The Fujifilm XF10 is the best camera. I’ll explain why this is so in a few minutes. For now, just know I truly mean that bold statement.
A few weeks ago Fujifilm released an ultra-compact, fixed-lens, fixed-focal-length, wide-angle, low-budget, APS-C sensor camera. The XF10 is a brand-new camera, but it borrows much of its design and features from other Fujifilm cameras, as well as a non-Fujifilm camera. There are a lot of similarities between the XF10 and the X70, including the same exact 28mm (equivalent) f/2.8 lens. The X70 was essentially a smaller, lighter, cheaper, and more wide-angle X100T. While the XF10 is noticeably influenced from the design heritage of Fujifilm’s rangefinder-style fixed-lens cameras, there’s a touch of the X-E3 and X-T100 in it, as well. Oh, and Fujifilm even took a little from the Ricoh GR series.
I don’t want to go all that deep into the stat sheet of this camera. You can readily find that information online. I’ll talk about what I feel is important and perhaps what I believe others want to know. I will do my best to keep this review from reading like all the rest, which, by the way, brings up a point that I want to clarify right from the start. I paid for this camera myself. Fujifilm did not give or loan me an XF10. You can rest assured that this review is strictly my own opinion and not influenced by a corporate gift. If someone did offer me a camera I would not turn it down because, well, I like free stuff as much as the next guy, but that has never happened and probably never will.
The elephant in the room is that the XF10 uses a 24-megapixel sensor with a Bayer color filter array and not an X-Trans array. It’s the same sensor that’s found in the Fujifilm X-A5 and X-T100. Also, the processor is not the same one found in X-Trans III cameras, but a generic one that seems related to the processor found in X-Trans II cameras. What this means is that the XF10 feels more like an X-Trans II camera, but with subtly inferior color rendition. It does have more resolution and slightly better high-ISO performance than X-Trans II, but overall it’s a lot closer to X-Trans II than X-Trans III and not exactly like either.
One thing that’s missing on the XF10 is the Acros Film Simulation, which, in my opinion, is the very best in-camera JPEG option on any digital camera ever. It’s a shame that it’s not on this camera, but it’s omission is understandable. There are also no faux film grain options. Adjustments max out at plus or minus two instead of four like what’s found on X-Trans III cameras. For the JPEG shooter, the XF10 will not quite produce the wonderful analog-like photographs that one can achieve with an X-Trans III camera, but that doesn’t mean the images don’t look good because they do.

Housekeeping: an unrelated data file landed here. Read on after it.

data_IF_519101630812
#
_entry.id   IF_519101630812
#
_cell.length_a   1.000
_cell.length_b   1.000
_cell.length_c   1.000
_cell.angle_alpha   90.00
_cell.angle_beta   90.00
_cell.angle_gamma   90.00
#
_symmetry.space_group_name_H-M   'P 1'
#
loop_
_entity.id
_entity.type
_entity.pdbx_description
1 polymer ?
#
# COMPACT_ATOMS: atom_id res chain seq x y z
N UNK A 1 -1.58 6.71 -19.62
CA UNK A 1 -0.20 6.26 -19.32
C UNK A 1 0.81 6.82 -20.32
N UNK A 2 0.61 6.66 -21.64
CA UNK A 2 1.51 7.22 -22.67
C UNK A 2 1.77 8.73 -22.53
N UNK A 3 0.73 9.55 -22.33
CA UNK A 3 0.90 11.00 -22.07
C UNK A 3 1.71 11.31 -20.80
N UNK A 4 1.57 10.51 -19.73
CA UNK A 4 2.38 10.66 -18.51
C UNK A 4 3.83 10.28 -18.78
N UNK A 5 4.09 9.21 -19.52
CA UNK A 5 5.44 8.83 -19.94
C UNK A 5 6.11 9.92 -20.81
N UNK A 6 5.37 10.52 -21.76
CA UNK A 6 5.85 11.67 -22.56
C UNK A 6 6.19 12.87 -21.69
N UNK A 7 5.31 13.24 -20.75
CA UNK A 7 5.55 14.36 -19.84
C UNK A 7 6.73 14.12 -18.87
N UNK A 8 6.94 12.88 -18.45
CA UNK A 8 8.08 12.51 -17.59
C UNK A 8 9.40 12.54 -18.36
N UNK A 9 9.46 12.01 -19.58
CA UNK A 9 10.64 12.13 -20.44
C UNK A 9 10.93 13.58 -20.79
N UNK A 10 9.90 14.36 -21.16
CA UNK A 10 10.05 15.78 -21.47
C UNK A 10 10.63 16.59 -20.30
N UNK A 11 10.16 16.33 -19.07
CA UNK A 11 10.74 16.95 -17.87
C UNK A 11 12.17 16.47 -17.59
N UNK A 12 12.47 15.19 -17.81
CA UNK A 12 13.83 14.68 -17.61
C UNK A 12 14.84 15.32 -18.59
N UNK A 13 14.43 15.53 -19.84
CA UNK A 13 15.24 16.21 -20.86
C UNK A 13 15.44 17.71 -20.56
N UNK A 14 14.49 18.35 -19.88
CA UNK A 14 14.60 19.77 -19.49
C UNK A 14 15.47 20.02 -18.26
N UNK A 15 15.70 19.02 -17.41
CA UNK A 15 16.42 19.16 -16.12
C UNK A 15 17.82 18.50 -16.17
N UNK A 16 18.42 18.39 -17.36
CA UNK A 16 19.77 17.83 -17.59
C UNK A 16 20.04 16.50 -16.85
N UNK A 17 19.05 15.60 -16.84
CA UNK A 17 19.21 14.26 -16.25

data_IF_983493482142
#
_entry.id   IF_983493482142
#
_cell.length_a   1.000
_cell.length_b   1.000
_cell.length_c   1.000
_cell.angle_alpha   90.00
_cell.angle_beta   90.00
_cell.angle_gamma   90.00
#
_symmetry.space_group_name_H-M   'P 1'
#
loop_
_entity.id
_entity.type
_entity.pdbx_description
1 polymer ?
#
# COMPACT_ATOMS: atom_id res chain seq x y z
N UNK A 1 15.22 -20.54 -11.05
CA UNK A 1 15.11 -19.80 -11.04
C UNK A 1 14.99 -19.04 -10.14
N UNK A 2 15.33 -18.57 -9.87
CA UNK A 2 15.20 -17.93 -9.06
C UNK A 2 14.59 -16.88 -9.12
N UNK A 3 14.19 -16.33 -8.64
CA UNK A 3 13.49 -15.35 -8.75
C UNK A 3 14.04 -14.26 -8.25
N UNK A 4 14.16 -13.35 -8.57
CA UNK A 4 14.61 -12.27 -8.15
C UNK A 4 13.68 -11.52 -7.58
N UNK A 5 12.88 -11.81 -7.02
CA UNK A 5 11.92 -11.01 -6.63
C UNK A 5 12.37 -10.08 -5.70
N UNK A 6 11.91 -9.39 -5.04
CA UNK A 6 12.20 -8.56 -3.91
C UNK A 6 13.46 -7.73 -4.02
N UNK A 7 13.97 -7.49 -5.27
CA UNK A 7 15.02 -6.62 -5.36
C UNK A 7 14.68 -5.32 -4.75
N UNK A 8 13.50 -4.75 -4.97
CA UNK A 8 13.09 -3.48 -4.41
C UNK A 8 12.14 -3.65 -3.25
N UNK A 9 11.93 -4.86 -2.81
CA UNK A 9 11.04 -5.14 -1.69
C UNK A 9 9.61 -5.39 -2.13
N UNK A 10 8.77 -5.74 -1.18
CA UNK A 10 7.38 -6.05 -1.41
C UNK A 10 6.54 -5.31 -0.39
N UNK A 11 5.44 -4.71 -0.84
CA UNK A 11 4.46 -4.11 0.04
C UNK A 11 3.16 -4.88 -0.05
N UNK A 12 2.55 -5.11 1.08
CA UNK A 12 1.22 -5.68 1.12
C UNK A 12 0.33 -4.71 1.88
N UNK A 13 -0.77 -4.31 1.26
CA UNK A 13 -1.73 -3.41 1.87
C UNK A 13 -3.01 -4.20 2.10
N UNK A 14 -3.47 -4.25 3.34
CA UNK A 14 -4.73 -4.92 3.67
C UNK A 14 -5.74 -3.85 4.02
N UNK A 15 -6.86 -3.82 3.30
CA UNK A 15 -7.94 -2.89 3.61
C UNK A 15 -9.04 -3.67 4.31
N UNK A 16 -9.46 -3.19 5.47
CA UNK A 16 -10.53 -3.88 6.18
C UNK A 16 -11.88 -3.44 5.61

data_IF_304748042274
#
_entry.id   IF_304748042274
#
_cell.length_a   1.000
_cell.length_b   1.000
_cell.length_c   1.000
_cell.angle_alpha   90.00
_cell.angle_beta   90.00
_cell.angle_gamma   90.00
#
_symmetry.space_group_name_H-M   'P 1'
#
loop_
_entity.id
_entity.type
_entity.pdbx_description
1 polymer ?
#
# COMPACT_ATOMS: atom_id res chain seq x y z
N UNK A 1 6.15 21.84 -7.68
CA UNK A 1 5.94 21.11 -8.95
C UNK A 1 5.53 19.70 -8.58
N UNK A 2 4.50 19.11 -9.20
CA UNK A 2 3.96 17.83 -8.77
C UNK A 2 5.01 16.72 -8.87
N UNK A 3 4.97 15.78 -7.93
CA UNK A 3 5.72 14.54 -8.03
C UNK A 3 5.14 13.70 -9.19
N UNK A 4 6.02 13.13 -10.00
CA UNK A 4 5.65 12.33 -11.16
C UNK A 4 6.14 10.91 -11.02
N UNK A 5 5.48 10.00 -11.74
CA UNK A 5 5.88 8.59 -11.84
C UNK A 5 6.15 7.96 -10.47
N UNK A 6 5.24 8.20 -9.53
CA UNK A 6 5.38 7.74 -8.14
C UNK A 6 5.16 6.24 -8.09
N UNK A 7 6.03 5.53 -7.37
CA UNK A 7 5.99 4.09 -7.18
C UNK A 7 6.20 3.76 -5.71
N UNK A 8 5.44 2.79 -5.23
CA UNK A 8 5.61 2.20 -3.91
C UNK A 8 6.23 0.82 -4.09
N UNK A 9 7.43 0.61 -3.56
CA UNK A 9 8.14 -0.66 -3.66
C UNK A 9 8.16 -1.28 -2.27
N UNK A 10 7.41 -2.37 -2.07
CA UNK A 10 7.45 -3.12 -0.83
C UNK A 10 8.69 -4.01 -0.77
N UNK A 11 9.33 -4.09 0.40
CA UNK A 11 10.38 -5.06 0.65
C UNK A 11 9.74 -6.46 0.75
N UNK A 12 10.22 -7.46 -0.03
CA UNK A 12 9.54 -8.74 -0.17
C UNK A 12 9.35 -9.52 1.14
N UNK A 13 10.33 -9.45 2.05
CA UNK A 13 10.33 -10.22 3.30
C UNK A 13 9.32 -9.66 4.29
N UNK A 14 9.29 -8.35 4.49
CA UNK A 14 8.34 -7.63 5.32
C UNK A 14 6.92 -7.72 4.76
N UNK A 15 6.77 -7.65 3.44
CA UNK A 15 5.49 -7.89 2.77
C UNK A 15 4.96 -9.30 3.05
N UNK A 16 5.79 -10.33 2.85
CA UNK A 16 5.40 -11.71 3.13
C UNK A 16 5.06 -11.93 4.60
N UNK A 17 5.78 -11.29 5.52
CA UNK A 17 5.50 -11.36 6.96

All of the common film simulations, such as Classic Chrome, Velvia, Astia, Provia, etc., are found on the XF10. The odd thing is that you can only save one custom setting. On any Fujifilm camera that I’ve owned before, there are nine custom presets that one can create and save for quick recall, but not so on the XF10. I was extremely disappointed by this at first, because I have tons of great film simulation recipes that I like to use (none of which are directly compatible with the XF10), but after awhile this setup grew on me. I found freedom in the limitation, and for the XF10 it’s actually great because it plays into the camera’s philosophy.
The XF10 has a minimalist design. There’s no hotshoe. There are no threads on the lens. The rear screen doesn’t tilt or swivel. There are fewer buttons, knobs and wheels than one would find on other Fujifilm cameras. It’s like Fujifilm took a look at their cameras, such as the X100F and X-T20, and asked, “What’s unnecessary?” What is left is a camera that has just what you need, nothing more, nothing less. There are exactly the right amount of controls for everything, thanks in part to the touch options on the rear screen. The gesture touch controls are a nice addition, although it’s very particular and one must do it just right for it to work well, which for me took some practice. If there is one complaint about the camera’s design, it’s the darn PASM dial, which I don’t care much for. I would appreciate dedicated controls for aperture, shutter and ISO like on my X100F and X-Pro2, but the XF10 is designed for a different group of photographers.